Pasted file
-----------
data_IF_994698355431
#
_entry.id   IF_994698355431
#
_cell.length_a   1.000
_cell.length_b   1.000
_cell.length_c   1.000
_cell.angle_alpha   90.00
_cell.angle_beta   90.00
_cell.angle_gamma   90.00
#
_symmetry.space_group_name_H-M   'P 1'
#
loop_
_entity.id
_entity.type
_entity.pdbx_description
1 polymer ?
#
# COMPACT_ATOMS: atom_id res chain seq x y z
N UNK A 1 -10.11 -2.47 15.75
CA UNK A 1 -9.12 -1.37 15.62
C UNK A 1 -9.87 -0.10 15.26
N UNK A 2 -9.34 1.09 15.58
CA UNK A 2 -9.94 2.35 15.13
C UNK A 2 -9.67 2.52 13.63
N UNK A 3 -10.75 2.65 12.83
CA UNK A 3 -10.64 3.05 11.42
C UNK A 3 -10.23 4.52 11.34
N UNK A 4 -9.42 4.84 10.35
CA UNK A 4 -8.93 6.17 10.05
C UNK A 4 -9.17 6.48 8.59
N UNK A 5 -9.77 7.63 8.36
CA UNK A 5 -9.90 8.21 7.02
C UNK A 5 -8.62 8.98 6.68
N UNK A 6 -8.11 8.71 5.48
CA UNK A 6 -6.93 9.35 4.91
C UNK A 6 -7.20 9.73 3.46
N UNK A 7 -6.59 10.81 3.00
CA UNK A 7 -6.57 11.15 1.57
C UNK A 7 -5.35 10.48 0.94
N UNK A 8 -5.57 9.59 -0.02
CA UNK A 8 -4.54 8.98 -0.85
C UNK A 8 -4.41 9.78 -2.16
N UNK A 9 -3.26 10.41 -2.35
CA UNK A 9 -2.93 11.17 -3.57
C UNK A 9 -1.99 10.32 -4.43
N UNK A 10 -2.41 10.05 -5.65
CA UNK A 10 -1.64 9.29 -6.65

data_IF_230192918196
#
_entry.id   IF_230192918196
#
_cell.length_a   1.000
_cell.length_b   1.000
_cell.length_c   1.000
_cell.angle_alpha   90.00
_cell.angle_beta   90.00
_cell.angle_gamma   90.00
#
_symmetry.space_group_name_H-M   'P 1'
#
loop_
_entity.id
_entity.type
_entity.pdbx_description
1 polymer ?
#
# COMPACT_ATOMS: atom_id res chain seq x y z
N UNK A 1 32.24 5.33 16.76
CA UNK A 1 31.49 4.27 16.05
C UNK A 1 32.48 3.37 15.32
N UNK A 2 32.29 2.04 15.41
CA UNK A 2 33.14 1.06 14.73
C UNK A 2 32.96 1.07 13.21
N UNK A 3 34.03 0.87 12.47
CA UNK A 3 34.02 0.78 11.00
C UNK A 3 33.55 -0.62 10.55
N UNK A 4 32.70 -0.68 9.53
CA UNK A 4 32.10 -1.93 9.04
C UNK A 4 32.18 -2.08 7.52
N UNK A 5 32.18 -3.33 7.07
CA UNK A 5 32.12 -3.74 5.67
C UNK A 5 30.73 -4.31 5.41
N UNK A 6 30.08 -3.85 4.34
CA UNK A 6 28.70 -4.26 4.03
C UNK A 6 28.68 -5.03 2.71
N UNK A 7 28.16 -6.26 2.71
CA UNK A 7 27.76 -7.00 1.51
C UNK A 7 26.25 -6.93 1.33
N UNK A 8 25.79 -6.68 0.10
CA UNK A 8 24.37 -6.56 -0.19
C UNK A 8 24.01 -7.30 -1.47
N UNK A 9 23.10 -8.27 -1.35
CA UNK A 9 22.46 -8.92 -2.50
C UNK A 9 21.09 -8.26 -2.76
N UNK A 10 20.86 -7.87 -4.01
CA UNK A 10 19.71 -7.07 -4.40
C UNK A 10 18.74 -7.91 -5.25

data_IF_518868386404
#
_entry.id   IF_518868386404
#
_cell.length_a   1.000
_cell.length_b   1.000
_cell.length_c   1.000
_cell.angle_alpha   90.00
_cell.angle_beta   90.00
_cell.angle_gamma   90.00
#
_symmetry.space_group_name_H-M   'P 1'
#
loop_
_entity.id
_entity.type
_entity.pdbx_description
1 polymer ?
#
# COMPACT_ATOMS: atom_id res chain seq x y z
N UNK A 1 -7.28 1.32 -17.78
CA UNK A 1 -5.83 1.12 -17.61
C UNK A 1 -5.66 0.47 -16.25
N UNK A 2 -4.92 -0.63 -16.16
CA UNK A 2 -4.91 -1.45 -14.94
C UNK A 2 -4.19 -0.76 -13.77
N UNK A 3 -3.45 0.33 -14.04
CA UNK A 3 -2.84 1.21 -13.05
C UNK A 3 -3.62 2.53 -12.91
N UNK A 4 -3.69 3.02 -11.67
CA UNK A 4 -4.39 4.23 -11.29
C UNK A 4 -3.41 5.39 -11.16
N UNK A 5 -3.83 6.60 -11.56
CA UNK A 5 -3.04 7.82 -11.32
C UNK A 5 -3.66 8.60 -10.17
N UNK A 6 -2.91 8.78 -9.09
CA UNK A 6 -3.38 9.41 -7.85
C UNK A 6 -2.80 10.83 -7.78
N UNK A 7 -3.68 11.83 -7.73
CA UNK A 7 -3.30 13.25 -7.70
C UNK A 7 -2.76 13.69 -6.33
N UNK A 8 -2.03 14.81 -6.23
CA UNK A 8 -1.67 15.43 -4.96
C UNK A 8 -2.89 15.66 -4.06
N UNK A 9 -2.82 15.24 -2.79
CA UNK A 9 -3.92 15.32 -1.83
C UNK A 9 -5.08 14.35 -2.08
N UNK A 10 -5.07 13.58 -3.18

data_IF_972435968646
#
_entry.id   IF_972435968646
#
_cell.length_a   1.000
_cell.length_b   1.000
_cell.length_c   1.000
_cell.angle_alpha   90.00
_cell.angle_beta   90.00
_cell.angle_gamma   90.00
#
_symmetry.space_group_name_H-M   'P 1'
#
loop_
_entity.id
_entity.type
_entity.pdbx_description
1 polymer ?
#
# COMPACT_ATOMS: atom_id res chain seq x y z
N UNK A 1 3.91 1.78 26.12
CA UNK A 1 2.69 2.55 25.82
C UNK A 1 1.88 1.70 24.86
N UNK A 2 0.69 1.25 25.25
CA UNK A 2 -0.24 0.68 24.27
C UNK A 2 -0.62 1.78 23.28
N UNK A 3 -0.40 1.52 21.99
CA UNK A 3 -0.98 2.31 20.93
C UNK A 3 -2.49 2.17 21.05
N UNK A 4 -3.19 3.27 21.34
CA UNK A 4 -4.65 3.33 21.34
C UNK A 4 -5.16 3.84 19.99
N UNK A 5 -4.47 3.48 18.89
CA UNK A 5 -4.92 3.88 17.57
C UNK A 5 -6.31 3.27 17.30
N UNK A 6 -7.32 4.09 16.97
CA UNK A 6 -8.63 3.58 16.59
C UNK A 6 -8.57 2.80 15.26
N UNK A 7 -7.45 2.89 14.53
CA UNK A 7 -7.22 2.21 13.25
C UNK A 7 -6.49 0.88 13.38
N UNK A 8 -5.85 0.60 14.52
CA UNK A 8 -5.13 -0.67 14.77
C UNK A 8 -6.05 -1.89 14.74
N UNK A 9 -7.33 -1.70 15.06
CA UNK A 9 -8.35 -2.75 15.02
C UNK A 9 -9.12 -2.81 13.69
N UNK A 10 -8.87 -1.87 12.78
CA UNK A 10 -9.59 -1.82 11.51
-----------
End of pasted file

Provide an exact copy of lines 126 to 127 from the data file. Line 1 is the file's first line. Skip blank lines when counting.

N UNK A 3 -3.45 0.33 -14.04
CA UNK A 3 -2.84 1.21 -13.05